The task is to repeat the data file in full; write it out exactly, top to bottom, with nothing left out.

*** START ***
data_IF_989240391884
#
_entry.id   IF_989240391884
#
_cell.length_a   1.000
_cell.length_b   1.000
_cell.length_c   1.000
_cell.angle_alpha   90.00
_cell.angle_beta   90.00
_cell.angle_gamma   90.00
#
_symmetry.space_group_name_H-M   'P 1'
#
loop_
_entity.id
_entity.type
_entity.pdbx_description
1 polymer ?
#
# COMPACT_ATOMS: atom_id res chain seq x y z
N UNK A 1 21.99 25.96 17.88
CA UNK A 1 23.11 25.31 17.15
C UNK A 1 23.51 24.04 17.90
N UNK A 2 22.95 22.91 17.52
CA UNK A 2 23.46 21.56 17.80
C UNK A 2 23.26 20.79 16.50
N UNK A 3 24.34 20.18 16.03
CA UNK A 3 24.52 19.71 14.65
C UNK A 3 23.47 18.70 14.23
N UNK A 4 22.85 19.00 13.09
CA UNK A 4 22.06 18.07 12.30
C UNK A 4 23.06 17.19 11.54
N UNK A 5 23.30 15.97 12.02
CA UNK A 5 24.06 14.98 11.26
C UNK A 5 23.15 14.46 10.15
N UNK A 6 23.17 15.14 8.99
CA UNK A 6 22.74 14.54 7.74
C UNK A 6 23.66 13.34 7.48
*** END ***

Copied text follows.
data_IF_989240391884
#
_entry.id   IF_989240391884
#
_cell.length_a   1.000
_cell.length_b   1.000
_cell.length_c   1.000
_cell.angle_alpha   90.00
_cell.angle_beta   90.00
_cell.angle_gamma   90.00
#
_symmetry.space_group_name_H-M   'P 1'
#
loop_
_entity.id
_entity.type
_entity.pdbx_description
1 polymer ?
#
# COMPACT_ATOMS: atom_id res chain seq x y z
N UNK A 1 21.99 25.96 17.88
CA UNK A 1 23.11 25.31 17.15
C UNK A 1 23.51 24.04 17.90
N UNK A 2 22.95 22.91 17.52
CA UNK A 2 23.46 21.56 17.80
C UNK A 2 23.26 20.79 16.50
N UNK A 3 24.34 20.18 16.03
CA UNK A 3 24.52 19.71 14.65
C UNK A 3 23.47 18.70 14.23
N UNK A 4 22.85 19.00 13.09
CA UNK A 4 22.06 18.07 12.30
C UNK A 4 23.06 17.19 11.54
N UNK A 5 23.30 15.97 12.02
CA UNK A 5 24.06 14.98 11.26
C UNK A 5 23.15 14.46 10.15
N UNK A 6 23.17 15.14 8.99
CA UNK A 6 22.74 14.54 7.74
C UNK A 6 23.66 13.34 7.48